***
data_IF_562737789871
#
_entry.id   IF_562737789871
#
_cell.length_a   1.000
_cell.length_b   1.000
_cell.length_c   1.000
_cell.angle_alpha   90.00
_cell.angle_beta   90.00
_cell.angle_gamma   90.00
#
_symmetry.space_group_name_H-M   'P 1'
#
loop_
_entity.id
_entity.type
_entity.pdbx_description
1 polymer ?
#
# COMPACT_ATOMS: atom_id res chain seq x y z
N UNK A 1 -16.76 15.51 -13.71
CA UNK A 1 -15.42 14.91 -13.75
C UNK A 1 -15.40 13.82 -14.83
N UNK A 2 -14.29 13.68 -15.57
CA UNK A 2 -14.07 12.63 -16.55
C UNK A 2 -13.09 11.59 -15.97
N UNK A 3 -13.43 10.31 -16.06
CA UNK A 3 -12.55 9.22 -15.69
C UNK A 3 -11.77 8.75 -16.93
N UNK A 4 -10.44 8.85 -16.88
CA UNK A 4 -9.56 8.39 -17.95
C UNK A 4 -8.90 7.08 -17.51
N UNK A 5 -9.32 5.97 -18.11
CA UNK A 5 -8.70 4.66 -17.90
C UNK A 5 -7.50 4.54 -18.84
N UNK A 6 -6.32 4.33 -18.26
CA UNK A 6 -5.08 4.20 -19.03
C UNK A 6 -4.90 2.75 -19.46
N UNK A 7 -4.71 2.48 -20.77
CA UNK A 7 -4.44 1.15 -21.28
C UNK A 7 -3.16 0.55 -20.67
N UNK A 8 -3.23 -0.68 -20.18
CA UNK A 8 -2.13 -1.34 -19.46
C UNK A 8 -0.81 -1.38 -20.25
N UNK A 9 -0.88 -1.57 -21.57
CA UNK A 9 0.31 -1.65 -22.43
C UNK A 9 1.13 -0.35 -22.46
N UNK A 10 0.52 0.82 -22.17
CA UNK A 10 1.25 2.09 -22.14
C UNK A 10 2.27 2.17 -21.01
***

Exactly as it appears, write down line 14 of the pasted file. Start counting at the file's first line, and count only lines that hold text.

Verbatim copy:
loop_